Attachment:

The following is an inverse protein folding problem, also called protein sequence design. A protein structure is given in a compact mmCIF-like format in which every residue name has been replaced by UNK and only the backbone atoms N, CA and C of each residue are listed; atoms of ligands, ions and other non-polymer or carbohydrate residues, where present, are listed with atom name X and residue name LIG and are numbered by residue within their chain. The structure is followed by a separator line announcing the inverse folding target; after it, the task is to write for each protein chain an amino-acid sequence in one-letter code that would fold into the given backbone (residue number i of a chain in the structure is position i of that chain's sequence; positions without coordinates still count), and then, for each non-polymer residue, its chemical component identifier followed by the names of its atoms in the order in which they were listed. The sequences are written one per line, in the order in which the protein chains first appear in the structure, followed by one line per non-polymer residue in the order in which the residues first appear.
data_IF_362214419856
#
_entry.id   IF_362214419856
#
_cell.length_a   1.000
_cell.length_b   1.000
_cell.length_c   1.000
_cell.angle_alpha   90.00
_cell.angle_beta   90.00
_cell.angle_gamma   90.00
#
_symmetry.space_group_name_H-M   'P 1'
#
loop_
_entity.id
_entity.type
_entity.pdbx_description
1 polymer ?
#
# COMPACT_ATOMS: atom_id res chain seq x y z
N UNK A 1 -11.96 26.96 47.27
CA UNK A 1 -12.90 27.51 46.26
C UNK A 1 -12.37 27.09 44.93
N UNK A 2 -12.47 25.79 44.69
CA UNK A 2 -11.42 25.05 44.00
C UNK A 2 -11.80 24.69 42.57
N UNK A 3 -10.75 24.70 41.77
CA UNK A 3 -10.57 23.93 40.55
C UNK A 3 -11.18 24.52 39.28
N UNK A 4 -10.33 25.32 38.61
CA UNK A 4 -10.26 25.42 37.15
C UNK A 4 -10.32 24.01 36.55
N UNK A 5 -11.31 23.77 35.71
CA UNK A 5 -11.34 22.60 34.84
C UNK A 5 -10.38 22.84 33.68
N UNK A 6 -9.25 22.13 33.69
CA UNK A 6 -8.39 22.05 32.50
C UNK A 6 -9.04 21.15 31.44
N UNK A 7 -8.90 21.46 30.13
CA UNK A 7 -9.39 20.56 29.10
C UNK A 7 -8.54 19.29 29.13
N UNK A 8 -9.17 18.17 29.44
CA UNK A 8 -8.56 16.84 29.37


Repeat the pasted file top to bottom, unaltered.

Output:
The following is an inverse protein folding problem, also called protein sequence design. A protein structure is given in a compact mmCIF-like format in which every residue name has been replaced by UNK and only the backbone atoms N, CA and C of each residue are listed; atoms of ligands, ions and other non-polymer or carbohydrate residues, where present, are listed with atom name X and residue name LIG and are numbered by residue within their chain. The structure is followed by a separator line announcing the inverse folding target; after it, the task is to write for each protein chain an amino-acid sequence in one-letter code that would fold into the given backbone (residue number i of a chain in the structure is position i of that chain's sequence; positions without coordinates still count), and then, for each non-polymer residue, its chemical component identifier followed by the names of its atoms in the order in which they were listed. The sequences are written one per line, in the order in which the protein chains first appear in the structure, followed by one line per non-polymer residue in the order in which the residues first appear.
data_IF_362214419856
#
_entry.id   IF_362214419856
#
_cell.length_a   1.000
_cell.length_b   1.000
_cell.length_c   1.000
_cell.angle_alpha   90.00
_cell.angle_beta   90.00
_cell.angle_gamma   90.00
#
_symmetry.space_group_name_H-M   'P 1'
#
loop_
_entity.id
_entity.type
_entity.pdbx_description
1 polymer ?
#
# COMPACT_ATOMS: atom_id res chain seq x y z
N UNK A 1 -11.96 26.96 47.27
CA UNK A 1 -12.90 27.51 46.26
C UNK A 1 -12.37 27.09 44.93
N UNK A 2 -12.47 25.79 44.69
CA UNK A 2 -11.42 25.05 44.00
C UNK A 2 -11.80 24.69 42.57
N UNK A 3 -10.75 24.70 41.77
CA UNK A 3 -10.57 23.93 40.55
C UNK A 3 -11.18 24.52 39.28
N UNK A 4 -10.33 25.32 38.61
CA UNK A 4 -10.26 25.42 37.15
C UNK A 4 -10.32 24.01 36.55
N UNK A 5 -11.31 23.77 35.71
CA UNK A 5 -11.34 22.60 34.84
C UNK A 5 -10.38 22.84 33.68
N UNK A 6 -9.25 22.13 33.69
CA UNK A 6 -8.39 22.05 32.50
C UNK A 6 -9.04 21.15 31.44
N UNK A 7 -8.90 21.46 30.13
CA UNK A 7 -9.39 20.56 29.10
C UNK A 7 -8.54 19.29 29.13
N UNK A 8 -9.17 18.17 29.44
CA UNK A 8 -8.56 16.84 29.37